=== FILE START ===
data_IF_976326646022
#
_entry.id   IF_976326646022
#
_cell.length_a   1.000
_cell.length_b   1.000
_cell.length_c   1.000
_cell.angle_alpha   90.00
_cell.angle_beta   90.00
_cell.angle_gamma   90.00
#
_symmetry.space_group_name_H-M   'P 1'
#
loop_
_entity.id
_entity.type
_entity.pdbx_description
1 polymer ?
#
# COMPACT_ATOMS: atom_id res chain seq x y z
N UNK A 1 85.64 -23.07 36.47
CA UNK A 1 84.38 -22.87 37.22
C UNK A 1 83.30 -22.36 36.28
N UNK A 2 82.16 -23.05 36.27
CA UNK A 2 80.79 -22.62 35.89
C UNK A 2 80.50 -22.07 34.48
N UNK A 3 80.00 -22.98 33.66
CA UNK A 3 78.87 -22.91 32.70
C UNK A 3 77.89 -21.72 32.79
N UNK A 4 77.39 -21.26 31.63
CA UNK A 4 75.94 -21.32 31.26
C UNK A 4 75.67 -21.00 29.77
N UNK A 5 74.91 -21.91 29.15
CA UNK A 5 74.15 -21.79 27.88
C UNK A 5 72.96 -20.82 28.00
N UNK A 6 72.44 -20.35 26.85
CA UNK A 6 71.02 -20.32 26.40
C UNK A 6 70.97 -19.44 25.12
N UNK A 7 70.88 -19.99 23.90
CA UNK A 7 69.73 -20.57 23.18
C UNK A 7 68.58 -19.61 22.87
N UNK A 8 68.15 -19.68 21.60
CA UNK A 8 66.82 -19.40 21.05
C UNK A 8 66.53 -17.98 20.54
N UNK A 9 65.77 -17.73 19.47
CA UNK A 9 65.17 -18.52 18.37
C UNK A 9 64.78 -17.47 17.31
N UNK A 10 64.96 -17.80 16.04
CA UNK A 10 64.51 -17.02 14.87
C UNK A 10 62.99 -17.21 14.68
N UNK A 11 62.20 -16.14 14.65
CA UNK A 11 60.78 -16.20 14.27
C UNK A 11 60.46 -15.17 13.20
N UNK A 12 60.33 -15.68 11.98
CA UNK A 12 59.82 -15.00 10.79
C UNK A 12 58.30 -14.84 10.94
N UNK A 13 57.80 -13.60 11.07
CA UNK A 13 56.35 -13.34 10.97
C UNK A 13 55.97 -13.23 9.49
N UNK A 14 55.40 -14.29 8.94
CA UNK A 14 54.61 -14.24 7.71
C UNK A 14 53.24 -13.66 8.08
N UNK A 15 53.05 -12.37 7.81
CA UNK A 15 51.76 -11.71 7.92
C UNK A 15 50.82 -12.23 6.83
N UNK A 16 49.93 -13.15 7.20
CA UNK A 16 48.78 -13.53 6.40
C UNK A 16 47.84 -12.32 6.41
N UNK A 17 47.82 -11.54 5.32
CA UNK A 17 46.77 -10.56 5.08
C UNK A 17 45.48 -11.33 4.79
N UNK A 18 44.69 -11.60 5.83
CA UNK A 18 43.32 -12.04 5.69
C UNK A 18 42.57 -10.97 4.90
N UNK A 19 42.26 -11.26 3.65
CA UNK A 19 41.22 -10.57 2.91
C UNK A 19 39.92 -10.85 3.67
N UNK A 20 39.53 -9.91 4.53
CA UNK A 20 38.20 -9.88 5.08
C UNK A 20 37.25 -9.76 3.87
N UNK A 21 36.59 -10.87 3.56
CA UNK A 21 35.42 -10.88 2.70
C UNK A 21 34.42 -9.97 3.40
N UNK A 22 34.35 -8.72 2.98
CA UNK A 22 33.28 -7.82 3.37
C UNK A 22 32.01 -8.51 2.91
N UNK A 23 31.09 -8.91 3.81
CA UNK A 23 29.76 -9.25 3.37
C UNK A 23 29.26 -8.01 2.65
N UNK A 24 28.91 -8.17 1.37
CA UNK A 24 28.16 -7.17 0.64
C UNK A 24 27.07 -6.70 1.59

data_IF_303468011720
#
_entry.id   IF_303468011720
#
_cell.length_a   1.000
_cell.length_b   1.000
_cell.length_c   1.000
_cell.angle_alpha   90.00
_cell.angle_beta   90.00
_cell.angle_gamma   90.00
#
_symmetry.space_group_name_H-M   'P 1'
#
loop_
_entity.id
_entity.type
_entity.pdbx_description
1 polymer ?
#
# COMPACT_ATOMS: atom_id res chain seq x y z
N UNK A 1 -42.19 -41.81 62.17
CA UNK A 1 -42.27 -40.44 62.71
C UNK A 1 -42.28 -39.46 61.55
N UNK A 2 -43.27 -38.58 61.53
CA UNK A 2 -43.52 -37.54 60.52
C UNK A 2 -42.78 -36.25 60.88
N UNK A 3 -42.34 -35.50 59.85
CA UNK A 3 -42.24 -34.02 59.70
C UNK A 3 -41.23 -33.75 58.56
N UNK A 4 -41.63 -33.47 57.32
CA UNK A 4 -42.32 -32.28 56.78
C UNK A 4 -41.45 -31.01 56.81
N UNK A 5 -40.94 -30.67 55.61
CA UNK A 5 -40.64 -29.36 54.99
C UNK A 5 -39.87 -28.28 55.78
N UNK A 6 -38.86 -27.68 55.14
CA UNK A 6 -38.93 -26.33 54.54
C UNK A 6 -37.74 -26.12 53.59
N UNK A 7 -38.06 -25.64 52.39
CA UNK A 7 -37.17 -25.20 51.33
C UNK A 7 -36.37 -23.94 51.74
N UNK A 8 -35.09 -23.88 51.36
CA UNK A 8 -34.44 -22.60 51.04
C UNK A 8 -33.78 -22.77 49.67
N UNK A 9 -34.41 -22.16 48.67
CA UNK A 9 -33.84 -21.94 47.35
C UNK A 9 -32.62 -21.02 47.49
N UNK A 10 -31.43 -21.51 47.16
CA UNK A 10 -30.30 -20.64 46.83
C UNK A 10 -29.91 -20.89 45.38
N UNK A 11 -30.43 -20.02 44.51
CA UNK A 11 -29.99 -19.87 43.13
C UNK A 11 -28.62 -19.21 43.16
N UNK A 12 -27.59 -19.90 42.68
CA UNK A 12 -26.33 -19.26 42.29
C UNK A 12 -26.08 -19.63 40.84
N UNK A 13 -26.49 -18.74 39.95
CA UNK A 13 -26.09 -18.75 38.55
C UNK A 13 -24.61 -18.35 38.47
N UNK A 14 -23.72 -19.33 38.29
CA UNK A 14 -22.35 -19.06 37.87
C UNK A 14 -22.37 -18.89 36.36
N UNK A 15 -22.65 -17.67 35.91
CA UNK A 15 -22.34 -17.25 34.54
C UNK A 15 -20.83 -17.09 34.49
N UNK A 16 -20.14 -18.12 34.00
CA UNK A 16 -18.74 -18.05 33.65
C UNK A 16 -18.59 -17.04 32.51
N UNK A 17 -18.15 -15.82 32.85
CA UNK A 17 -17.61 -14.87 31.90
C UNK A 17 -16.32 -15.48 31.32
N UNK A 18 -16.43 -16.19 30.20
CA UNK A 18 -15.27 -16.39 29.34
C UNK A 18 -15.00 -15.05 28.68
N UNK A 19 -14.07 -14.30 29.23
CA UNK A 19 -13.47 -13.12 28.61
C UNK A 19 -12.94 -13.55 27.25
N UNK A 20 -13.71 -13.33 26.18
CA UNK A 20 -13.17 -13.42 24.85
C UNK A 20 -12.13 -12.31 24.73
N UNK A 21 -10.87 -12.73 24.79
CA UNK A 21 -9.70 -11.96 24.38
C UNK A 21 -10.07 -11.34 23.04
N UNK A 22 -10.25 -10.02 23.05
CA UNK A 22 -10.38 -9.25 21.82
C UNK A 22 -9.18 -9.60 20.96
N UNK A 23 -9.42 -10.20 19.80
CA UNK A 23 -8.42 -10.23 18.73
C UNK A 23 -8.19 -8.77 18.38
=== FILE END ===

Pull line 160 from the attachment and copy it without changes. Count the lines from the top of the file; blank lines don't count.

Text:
C UNK A 16 -18.59 -17.04 32.51